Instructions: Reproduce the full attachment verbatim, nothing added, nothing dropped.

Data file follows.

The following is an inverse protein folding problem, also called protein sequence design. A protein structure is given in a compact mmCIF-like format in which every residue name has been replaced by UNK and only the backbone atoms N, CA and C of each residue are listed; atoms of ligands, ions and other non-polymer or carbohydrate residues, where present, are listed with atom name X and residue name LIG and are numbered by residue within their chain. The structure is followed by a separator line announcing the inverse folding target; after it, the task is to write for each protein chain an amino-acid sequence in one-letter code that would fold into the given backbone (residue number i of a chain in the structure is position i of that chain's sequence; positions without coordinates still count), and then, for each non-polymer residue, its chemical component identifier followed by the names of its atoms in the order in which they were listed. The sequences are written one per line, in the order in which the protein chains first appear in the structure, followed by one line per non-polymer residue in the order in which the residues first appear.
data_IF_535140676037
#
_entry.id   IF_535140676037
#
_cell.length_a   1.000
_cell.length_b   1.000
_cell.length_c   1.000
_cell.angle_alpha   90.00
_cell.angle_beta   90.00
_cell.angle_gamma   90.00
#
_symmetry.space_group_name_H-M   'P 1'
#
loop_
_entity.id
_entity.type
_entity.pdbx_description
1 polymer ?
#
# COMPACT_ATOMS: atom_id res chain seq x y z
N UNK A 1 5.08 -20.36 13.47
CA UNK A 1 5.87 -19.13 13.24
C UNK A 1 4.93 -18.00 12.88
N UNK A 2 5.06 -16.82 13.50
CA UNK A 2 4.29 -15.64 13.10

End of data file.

The following is an inverse protein folding problem, also called protein sequence design. A protein structure is given in a compact mmCIF-like format in which every residue name has been replaced by UNK and only the backbone atoms N, CA and C of each residue are listed; atoms of ligands, ions and other non-polymer or carbohydrate residues, where present, are listed with atom name X and residue name LIG and are numbered by residue within their chain. The structure is followed by a separator line announcing the inverse folding target; after it, the task is to write for each protein chain an amino-acid sequence in one-letter code that would fold into the given backbone (residue number i of a chain in the structure is position i of that chain's sequence; positions without coordinates still count), and then, for each non-polymer residue, its chemical component identifier followed by the names of its atoms in the order in which they were listed. The sequences are written one per line, in the order in which the protein chains first appear in the structure, followed by one line per non-polymer residue in the order in which the residues first appear.
data_IF_535140676037
#
_entry.id   IF_535140676037
#
_cell.length_a   1.000
_cell.length_b   1.000
_cell.length_c   1.000
_cell.angle_alpha   90.00
_cell.angle_beta   90.00
_cell.angle_gamma   90.00
#
_symmetry.space_group_name_H-M   'P 1'
#
loop_
_entity.id
_entity.type
_entity.pdbx_description
1 polymer ?
#
# COMPACT_ATOMS: atom_id res chain seq x y z
N UNK A 1 5.08 -20.36 13.47
CA UNK A 1 5.87 -19.13 13.24
C UNK A 1 4.93 -18.00 12.88
N UNK A 2 5.06 -16.82 13.50
CA UNK A 2 4.29 -15.64 13.10